Australian Wool Innovation has downplayed recent turmoil to paint a picture of steady progress following a series of meetings in regional Queensland.
The industry-owned R&D and marketing company recently met wool growers in Cunnamulla, Charleville and Longreach, giving growers an update on the market outlook.
Chief executive Stuart McCullough said western Queensland had endured extremely tough wool growing conditions.
"It's a pretty depressing view out the window as we come up there," he said.
"Sheep numbers will be affected for a long time."
Although Australia's wool supply could drop as much as 15 per cent this year, there was a silver lining in rebounding wool prices, Mr McCullough said.
"Many [wool growers] are glad that wool prices are at $20 per kilogram."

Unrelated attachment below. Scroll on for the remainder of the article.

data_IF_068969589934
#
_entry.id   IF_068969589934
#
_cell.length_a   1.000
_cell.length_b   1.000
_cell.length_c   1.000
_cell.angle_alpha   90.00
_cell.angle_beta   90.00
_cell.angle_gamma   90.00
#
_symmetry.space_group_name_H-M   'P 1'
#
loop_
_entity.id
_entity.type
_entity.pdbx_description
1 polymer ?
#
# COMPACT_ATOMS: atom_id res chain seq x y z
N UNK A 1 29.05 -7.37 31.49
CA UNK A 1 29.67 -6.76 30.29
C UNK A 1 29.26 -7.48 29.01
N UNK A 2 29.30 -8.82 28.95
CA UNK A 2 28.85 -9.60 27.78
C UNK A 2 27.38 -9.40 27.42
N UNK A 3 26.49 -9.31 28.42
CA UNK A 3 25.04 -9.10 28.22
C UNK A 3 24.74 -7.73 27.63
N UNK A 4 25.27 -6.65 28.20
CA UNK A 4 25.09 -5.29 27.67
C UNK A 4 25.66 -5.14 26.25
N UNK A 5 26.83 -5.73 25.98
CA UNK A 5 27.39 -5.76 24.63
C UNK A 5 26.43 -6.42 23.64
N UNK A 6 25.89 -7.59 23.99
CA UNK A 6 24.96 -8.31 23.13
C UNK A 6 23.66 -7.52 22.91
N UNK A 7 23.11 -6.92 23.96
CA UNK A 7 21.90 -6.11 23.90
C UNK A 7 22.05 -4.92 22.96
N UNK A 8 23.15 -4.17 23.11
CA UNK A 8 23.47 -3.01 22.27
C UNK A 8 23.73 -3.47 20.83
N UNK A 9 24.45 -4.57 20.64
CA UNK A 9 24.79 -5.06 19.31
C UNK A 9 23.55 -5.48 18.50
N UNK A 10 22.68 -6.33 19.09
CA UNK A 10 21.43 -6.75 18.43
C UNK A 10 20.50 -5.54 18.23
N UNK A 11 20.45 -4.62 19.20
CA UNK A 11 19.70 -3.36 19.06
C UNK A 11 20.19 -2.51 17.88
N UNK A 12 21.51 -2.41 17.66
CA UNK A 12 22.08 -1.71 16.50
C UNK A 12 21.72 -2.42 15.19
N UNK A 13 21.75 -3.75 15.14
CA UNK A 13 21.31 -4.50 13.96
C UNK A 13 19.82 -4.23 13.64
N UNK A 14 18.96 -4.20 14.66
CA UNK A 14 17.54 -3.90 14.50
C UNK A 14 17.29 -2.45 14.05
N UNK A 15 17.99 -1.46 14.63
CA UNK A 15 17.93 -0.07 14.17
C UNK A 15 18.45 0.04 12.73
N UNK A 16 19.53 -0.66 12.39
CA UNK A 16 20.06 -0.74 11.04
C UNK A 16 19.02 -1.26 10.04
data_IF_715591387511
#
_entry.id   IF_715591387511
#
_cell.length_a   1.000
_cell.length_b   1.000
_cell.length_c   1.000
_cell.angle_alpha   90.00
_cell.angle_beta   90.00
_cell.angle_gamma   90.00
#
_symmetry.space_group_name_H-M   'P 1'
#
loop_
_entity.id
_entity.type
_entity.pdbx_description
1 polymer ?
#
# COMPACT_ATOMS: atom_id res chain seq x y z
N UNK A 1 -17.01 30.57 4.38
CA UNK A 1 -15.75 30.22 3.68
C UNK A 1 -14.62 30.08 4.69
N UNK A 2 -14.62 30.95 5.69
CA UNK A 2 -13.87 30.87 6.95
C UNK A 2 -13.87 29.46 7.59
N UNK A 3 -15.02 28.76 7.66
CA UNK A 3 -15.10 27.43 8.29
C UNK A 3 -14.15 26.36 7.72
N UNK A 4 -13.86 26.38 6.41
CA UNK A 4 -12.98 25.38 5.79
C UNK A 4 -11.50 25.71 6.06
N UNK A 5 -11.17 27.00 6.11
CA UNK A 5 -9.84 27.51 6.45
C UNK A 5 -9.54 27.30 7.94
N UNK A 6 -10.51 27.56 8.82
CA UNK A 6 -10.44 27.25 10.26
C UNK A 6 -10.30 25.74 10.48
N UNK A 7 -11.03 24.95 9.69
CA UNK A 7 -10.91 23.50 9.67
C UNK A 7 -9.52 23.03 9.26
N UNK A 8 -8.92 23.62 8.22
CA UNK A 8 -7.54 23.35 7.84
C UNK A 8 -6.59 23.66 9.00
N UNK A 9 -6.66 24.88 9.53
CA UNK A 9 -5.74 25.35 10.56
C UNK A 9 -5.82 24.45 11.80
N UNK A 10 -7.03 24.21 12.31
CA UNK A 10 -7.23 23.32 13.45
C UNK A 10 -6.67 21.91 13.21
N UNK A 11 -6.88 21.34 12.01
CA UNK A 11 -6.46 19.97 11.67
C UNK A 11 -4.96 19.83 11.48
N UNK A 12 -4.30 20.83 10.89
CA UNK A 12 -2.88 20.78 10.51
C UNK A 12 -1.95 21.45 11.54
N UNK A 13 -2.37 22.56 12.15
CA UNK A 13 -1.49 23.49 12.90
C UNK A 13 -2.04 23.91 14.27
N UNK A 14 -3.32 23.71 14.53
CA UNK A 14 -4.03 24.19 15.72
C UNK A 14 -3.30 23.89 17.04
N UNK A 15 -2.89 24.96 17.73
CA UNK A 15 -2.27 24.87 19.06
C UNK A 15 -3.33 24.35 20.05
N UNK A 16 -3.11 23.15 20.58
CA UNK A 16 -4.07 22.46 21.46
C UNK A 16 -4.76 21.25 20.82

Federal Agriculture Minister David Littleproud recently ordered a performance review into Australian Wool Innovation, which concluded some aspects of the organisation needed to be overhauled.
“The review says AWI has achieved much for growers and also that AWI has areas to work on,” Mr Littleproud said earlier this year.
“The review provides a roadmap to modernise AWI and I ask and expect AWI will take a genuine leadership role in delivering the recommendations.”
Mr McCullough said talk of turmoil within AWI had been "stirred up" in the wake of the report and there had been "no great issues" brought to light in the series of meetings with wool growers.
Instead, meetings had focused on recent work in agritechnology and marketing, Mr McCullough said.
Wool growers are currently voting on the industry levy to be paid to AWI for marketing and R&D.
The amount that the levy should be pegged at was one of the key issues focused on in the wake of the AWI performance review.
Voting on the levy closes on November 2.